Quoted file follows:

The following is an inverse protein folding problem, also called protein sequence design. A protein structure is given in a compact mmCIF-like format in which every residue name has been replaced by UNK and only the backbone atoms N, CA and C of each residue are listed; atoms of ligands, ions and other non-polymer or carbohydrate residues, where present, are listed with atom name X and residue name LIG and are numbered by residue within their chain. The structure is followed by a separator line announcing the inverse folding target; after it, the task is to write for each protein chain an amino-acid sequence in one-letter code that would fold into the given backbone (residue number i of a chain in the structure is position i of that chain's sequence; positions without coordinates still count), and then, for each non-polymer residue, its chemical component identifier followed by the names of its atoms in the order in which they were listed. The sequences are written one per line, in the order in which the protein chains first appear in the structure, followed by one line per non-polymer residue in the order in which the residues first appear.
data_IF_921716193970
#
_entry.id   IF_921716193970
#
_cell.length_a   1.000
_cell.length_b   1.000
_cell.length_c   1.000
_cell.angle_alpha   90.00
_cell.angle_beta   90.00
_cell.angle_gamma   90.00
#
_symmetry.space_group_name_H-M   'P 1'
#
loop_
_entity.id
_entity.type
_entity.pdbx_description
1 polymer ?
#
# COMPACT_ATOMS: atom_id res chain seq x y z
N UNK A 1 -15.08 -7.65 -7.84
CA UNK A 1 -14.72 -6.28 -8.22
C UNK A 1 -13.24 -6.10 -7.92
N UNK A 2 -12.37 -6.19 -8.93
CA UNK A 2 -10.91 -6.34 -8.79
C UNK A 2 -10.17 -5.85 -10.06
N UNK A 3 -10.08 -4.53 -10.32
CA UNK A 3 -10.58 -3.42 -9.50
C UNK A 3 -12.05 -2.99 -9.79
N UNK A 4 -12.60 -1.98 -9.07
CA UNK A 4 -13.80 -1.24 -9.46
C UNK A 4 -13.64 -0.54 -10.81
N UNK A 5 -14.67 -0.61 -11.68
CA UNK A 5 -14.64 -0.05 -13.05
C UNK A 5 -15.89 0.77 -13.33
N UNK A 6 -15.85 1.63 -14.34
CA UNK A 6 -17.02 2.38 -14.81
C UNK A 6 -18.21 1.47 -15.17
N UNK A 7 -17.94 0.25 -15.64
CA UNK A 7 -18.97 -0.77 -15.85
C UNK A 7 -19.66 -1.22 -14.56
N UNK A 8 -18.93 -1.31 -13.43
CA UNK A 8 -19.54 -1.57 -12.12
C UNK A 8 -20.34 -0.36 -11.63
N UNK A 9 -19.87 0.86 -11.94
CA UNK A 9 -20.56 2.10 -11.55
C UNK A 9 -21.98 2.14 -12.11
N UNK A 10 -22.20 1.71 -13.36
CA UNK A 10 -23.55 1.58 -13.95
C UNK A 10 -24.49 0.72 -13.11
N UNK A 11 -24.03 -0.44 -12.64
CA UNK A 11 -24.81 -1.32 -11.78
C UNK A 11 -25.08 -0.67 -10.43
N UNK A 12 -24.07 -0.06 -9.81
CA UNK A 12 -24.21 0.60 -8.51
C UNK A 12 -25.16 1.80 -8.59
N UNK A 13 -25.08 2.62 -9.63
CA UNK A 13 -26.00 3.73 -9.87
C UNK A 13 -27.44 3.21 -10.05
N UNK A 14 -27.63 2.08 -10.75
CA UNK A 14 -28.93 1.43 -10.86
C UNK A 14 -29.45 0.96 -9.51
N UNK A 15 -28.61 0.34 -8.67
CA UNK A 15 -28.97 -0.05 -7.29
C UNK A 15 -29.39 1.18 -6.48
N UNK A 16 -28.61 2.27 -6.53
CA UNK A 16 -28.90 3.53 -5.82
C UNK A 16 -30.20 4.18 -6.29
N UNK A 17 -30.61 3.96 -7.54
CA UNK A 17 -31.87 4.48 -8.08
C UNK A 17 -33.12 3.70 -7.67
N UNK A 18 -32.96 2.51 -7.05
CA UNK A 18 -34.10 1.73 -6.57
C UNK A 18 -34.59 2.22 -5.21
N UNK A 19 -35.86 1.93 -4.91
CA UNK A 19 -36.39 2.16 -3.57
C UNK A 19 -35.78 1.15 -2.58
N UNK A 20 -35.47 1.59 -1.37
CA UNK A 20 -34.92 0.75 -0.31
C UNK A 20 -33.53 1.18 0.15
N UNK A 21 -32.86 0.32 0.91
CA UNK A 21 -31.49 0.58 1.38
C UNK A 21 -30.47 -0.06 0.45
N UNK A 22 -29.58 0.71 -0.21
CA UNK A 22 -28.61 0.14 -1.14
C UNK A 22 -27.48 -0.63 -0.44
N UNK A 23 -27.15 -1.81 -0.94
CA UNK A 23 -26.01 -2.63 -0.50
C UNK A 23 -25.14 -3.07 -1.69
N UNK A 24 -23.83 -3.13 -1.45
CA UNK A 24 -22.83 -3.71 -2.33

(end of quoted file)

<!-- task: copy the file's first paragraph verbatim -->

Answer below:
The following is an inverse protein folding problem, also called protein sequence design. A protein structure is given in a compact mmCIF-like format in which every residue name has been replaced by UNK and only the backbone atoms N, CA and C of each residue are listed; atoms of ligands, ions and other non-polymer or carbohydrate residues, where present, are listed with atom name X and residue name LIG and are numbered by residue within their chain. The structure is followed by a separator line announcing the inverse folding target; after it, the task is to write for each protein chain an amino-acid sequence in one-letter code that would fold into the given backbone (residue number i of a chain in the structure is position i of that chain's sequence; positions without coordinates still count), and then, for each non-polymer residue, its chemical component identifier followed by the names of its atoms in the order in which they were listed. The sequences are written one per line, in the order in which the protein chains first appear in the structure, followed by one line per non-polymer residue in the order in which the residues first appear.